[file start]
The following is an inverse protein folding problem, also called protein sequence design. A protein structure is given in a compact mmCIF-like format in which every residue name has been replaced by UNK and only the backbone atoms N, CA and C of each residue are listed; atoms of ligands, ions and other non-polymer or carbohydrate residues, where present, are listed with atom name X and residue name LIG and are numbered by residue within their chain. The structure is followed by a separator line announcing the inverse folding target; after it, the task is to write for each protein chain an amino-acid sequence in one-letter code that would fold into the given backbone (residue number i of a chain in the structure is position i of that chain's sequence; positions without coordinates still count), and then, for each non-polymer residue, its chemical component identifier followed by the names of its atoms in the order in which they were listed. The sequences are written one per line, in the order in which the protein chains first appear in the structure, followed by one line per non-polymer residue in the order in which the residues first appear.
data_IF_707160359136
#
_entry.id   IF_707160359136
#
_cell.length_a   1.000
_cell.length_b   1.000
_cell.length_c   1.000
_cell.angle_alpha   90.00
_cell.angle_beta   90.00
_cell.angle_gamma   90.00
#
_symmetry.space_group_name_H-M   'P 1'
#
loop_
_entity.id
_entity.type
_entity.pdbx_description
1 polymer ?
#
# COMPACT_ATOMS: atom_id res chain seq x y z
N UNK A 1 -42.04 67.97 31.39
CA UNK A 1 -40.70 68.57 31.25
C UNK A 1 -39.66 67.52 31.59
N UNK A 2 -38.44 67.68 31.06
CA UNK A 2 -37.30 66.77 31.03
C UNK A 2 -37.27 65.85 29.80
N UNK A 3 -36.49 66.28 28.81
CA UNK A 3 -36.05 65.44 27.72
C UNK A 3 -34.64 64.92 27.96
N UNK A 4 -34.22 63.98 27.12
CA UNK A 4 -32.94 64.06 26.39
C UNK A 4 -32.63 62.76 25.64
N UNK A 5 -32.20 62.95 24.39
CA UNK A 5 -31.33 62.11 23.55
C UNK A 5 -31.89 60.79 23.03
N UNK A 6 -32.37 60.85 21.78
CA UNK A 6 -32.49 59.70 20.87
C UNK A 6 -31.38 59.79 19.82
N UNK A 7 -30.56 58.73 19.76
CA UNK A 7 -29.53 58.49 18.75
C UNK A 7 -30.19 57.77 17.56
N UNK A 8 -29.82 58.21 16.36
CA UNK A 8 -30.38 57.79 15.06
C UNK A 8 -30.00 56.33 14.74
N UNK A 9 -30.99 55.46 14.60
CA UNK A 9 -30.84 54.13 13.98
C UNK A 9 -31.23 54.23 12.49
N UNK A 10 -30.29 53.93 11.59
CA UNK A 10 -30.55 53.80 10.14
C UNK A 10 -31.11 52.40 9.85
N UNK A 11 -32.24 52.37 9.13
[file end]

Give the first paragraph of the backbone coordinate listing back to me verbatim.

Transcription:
The following is an inverse protein folding problem, also called protein sequence design. A protein structure is given in a compact mmCIF-like format in which every residue name has been replaced by UNK and only the backbone atoms N, CA and C of each residue are listed; atoms of ligands, ions and other non-polymer or carbohydrate residues, where present, are listed with atom name X and residue name LIG and are numbered by residue within their chain. The structure is followed by a separator line announcing the inverse folding target; after it, the task is to write for each protein chain an amino-acid sequence in one-letter code that would fold into the given backbone (residue number i of a chain in the structure is position i of that chain's sequence; positions without coordinates still count), and then, for each non-polymer residue, its chemical component identifier followed by the names of its atoms in the order in which they were listed. The sequences are written one per line, in the order in which the protein chains first appear in the structure, followed by one line per non-polymer residue in the order in which the residues first appear.